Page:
One of the criteria for an adarsh bahu (ideal daughter-in-law) is that she should not have had too many lovers and our preference for this system reflects that at some level we trust it.Virginity, then, is not just sexual. There is also what I call ‘love virginity’. A woman who has had only one partner all her life is believed to have a sense of stability and maturity. A woman who has had multiple lovers is quick to be judged and her character slammed. On rare occasions, a man may be considered unfit for marriage or a relationship, but seldom is he put through the kind of shaming and scrutiny like a woman with a past.
Patriarchy puts a premium on the sexual prowess of men. If so many men believe that women are ‘achievements’ then it only makes sense that she must not be hand-medown. Just like a second-hand car, a woman who’s been previously loved seems to have less value. Her honour, character and worth are tied to her love life and saved for the man who weds her.
Casual sex is no longer frowned upon. The advent of dating apps has given birth to ‘hook up’ culture wherein it is becoming acceptable for a woman, or a man, to say they’re in it for the sex. Yet the ripple effects of attaching moral value to both sexual and ‘love virginity’ are seen in modern relationships. Often, young men who openly talk about their past get uncomfortable when the woman talks about hers. They put on blinders.
Twenty-seven-year-old Manav married the second woman he was ever involved with, barring a few drunken make-out sessions here and there. ‘My wife has had an interesting sex life. She had a threesome in college with her friend and her boyfriend. She told me when we were dating. It was weird for me to listen to that. So I told her I didn’t want to know. Otherwise, we have a good sex life. I sometimes wonder if she compares me with her exes. But I don’t want to know.’ This is a common sentiment among many men today: They are okay with a partner’s sexual history as long as it’s not more colourful than their own, and as long as they don’t know the details.’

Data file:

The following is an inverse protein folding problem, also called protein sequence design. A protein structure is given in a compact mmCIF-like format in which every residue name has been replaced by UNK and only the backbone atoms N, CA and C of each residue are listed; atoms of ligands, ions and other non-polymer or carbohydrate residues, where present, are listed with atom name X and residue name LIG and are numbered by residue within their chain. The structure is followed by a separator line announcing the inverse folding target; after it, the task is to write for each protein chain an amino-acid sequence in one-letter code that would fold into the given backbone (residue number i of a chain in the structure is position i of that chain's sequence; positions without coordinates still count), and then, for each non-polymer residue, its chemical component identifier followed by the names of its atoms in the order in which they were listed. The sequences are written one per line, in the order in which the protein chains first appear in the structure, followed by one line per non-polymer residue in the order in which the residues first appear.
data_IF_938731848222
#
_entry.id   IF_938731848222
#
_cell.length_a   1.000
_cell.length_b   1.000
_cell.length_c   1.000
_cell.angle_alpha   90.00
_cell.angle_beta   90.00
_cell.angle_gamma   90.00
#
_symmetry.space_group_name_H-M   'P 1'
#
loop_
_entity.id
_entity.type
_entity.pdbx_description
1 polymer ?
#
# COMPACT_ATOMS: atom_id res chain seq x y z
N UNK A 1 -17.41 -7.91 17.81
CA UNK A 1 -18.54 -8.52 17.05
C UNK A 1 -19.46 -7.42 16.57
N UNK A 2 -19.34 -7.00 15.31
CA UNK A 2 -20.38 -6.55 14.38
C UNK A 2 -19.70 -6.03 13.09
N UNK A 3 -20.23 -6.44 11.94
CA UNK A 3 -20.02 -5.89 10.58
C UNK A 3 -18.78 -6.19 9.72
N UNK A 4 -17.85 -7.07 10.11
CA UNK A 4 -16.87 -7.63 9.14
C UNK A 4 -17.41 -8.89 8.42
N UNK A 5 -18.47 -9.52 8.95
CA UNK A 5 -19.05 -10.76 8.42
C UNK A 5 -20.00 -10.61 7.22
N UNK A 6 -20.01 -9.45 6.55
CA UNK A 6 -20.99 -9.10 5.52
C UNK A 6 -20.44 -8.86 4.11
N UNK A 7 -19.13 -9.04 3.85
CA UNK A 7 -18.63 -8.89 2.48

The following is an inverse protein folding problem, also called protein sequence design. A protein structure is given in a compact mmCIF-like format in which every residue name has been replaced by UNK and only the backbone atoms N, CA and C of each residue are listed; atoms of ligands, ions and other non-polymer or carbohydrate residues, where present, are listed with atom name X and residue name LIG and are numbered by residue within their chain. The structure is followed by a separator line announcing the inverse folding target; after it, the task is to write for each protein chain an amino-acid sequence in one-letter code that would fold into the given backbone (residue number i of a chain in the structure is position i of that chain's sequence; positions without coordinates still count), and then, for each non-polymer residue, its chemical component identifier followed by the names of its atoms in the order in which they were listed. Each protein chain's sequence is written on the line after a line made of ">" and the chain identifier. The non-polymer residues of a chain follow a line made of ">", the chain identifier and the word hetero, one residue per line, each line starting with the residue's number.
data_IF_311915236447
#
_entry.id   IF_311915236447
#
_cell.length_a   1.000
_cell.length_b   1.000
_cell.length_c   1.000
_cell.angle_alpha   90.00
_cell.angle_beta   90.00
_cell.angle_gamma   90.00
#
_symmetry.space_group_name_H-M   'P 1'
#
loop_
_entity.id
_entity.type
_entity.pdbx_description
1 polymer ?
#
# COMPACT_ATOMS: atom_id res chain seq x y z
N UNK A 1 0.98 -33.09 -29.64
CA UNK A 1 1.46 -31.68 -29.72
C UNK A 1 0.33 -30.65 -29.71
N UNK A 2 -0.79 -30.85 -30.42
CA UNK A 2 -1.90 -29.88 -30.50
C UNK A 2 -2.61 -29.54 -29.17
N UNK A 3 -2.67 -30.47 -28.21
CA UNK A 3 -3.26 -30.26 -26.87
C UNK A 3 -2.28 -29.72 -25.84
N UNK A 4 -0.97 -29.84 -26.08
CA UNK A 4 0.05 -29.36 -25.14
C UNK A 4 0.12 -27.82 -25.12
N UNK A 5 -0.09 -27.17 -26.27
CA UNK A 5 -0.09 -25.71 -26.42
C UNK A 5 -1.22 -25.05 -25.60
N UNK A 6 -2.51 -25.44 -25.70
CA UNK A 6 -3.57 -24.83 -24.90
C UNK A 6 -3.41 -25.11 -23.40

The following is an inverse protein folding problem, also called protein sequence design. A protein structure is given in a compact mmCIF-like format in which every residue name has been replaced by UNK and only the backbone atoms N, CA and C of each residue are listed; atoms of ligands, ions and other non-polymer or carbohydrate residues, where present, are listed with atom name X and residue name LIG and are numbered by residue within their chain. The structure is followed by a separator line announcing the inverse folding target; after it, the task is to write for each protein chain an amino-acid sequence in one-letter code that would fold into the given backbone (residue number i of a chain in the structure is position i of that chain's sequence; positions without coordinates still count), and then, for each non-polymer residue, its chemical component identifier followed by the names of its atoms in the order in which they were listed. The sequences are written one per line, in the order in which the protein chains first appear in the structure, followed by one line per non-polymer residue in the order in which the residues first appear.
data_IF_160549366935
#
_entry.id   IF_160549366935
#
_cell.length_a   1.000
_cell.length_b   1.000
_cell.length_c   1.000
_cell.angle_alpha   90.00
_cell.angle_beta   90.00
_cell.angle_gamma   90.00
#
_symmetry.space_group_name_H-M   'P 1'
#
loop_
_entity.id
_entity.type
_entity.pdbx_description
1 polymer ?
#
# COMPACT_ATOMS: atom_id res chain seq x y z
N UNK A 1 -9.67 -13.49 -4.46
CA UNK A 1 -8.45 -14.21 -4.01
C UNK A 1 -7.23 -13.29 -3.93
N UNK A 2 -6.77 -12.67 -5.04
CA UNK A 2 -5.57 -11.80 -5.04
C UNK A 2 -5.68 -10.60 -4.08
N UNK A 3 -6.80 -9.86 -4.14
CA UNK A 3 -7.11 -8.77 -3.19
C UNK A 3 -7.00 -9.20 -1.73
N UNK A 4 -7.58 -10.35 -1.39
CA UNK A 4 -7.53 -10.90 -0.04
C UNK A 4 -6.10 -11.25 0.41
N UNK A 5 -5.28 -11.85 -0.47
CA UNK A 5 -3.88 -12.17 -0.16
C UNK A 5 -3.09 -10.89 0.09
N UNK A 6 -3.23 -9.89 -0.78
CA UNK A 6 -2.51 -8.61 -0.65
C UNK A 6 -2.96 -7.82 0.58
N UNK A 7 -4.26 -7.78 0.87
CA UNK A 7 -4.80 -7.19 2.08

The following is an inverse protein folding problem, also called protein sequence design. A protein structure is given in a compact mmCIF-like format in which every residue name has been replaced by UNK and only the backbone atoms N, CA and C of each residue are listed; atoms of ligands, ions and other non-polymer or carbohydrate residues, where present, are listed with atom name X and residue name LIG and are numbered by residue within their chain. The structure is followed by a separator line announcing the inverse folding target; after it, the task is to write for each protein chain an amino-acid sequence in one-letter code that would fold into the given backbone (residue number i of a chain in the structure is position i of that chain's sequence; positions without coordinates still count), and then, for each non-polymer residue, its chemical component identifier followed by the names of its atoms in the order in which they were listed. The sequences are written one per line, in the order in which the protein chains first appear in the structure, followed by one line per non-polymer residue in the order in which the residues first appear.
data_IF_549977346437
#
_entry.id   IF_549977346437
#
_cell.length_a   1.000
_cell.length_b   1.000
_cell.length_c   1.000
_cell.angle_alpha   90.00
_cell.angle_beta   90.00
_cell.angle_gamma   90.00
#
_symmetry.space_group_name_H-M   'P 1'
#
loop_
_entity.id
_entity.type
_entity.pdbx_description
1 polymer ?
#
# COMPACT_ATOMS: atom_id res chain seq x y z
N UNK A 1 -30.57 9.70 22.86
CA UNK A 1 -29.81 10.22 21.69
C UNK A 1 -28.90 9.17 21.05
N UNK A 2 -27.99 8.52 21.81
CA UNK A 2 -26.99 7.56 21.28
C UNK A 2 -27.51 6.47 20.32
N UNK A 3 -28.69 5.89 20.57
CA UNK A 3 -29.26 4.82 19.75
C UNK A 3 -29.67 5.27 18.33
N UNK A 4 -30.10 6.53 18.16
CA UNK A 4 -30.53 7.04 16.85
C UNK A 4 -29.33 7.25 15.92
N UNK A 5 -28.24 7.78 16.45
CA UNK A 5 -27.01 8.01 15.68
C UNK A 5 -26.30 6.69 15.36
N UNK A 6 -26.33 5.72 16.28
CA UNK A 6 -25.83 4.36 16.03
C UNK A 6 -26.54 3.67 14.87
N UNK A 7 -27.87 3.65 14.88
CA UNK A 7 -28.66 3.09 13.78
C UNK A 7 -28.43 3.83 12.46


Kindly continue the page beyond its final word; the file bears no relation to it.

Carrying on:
Ours is perhaps the first generation in India that is embracing casual dating, and while this is breaking apart some of the social structures that elevated virginity and excess baggage life-term relationships to a superior status, it is also bringing with it a host of new problems.
With so many young men and women caught between the old philosophy of ‘the one’ and the new of ‘anyone’ who’s available, we are learning to turn a blind eye to the others. Men, when confronted with a partner’s ex-boyfriend or former FWB or fling or anything in between simply don’t want to know.
This excerpt from ‘Dear Men: Masculinity and Modern Love in #MeToo India’ by Prachi Gangwai has been published with permission from Bloomsbury India